The Lateralizing Asymmetry of Incidentally Discovered Adrenal Adenomas

Presentation Number: SUN 394
Date of Presentation: April 2nd, 2017

Meng Hao*1, Diana M Lopez1, Miguel Angel Luque-Fernandez2, Kathryn Cote3, Molly Connors3, Jessica Newfield3 and Anand Vaidya4
1Harvard Medical School, Boston, MA, 2Harvard School of Public Health, Boston, MA, 3Brigham and Women's Hospital, 4Brigham and Women's Hospital, Harvard Medical School, Boston, MA


Context: Incidentally discovered adrenal adenomas are common. It is presumed that the incidence of adrenal adenomas is symmetric between the left and right adrenal gland; however, anecdotal observations suggest a potential lateralizing asymmetry.

Objective: To investigate whether the incidental discovery of adrenal adenomas is symmetric or asymmetric and how this might impact patient care.

Methods: We conducted cross-sectional and longitudinal studies to assess the laterality of incidentally discovered adrenocortical adenomas. Study participants were selected from patients who underwent abdominal CT or MRI at our institution. We identified 1,700 consecutive patients with incidentally discovered adrenal masses and manually reviewed medical records to confirm the presence of an adrenal adenoma. We excluded 324 participants who were <18 years old, had a non-benign appearing adrenal mass, or had insufficient information to attain a final sample size of 1,376. We recorded the size and location of each adenoma, as well as co-morbidities at the time of imaging and in longitudinal follow-up. Analyses were conducted to assess differences in the prevalence of left, right, and bilateral tumors and the association with prevalent and incident outcomes using adjusted logistic regression.

Results: Left-sided adenomas were discovered in 65% (894/1376) of participants, right-sided in 21% (295/1376), and bilateral in 14% (187/1376), P<0.0001. Among unilateral adenomas, 75% (894/1189) were left-sided (P<0.0001). Although this left-sided lateralizing asymmetry diminished with larger tumor size, left-sided adenomas remained significantly more prevalent in each size category <1cm = 87%; 1-1.9 cm = 74%, 2-2.9 cm = 72%; ≥3 cm = 56% (P<0.0001 for each size category). Among those with bilateral adrenal adenomas, the left-sided tumor was significantly larger than the right-sided tumor in 61% of participants (P<0.001), with the left adenoma on average 9.9 mm larger in size than the right (P<0.0001). There were no significant differences in demographics, autonomous hormone secretion, or prevalence or incidence of cardiometabolic diseases between those with left vs. right-sided adenomas during 5.10 (SD=4.2) years of follow-up.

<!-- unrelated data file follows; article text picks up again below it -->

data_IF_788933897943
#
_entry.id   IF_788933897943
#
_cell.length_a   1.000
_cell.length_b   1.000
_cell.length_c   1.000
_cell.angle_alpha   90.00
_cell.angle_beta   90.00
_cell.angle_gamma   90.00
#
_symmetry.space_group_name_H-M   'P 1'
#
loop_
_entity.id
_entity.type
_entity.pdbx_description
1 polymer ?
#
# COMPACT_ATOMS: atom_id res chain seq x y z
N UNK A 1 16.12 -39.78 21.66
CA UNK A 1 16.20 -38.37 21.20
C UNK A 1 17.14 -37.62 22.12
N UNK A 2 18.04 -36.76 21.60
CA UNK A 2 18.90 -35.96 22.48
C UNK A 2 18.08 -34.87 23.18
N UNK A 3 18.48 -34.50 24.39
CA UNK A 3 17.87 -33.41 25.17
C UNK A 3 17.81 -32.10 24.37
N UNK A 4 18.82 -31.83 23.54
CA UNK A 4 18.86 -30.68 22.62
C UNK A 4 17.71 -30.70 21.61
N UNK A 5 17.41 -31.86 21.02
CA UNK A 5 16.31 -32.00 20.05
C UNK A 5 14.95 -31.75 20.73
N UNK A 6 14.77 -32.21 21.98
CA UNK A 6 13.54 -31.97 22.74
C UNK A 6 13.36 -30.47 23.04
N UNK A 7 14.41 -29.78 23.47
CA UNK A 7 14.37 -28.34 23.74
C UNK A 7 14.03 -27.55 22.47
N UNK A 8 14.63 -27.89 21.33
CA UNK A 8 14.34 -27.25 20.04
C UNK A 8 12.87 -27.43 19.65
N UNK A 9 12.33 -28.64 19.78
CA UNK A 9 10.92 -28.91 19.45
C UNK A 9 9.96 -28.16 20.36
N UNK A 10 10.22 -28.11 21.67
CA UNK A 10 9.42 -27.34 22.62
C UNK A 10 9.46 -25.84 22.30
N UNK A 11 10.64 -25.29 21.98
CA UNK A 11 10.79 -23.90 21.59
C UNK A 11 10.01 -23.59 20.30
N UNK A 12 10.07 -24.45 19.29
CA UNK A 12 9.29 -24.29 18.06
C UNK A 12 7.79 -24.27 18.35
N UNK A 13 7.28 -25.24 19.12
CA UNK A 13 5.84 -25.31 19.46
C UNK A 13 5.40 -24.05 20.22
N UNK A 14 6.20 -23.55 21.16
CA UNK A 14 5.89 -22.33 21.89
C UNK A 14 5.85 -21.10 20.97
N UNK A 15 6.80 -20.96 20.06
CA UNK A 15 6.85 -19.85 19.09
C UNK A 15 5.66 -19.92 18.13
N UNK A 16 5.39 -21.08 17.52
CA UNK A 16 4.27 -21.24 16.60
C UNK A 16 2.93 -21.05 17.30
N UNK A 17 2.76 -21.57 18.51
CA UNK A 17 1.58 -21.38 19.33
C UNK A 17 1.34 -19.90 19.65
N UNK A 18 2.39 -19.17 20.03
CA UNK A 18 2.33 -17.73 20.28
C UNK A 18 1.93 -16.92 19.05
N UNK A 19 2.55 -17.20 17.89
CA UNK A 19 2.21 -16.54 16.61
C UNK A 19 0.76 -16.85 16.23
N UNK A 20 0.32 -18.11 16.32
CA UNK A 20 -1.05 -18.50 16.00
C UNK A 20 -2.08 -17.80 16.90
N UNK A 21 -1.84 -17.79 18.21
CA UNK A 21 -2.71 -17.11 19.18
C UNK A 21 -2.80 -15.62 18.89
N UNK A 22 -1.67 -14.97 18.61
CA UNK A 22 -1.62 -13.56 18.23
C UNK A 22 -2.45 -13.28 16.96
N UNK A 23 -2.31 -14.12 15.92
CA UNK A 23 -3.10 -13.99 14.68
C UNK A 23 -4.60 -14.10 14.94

Conclusions: Incidentally discovered adrenal adenomas are 3 times more likely to be identified on the left adrenal than the right. Molecular susceptibilities that may result in asymmetric pathogenesis of adrenal adenomas warrant further investigation. Alternatively, these findings may highlight a detection bias due to the location and configuration of the right adrenal, which may preclude detection of tumors until they are substantially larger. This potential bias may result in preferential over-evaluation of patients with left-sided adenomas, and under-evaluation of patients with right-sided adenomas, as well as unreliable recognition of bilateral disease.


Nothing to Disclose: MH, DML, MAL, KC, MC, JN, AV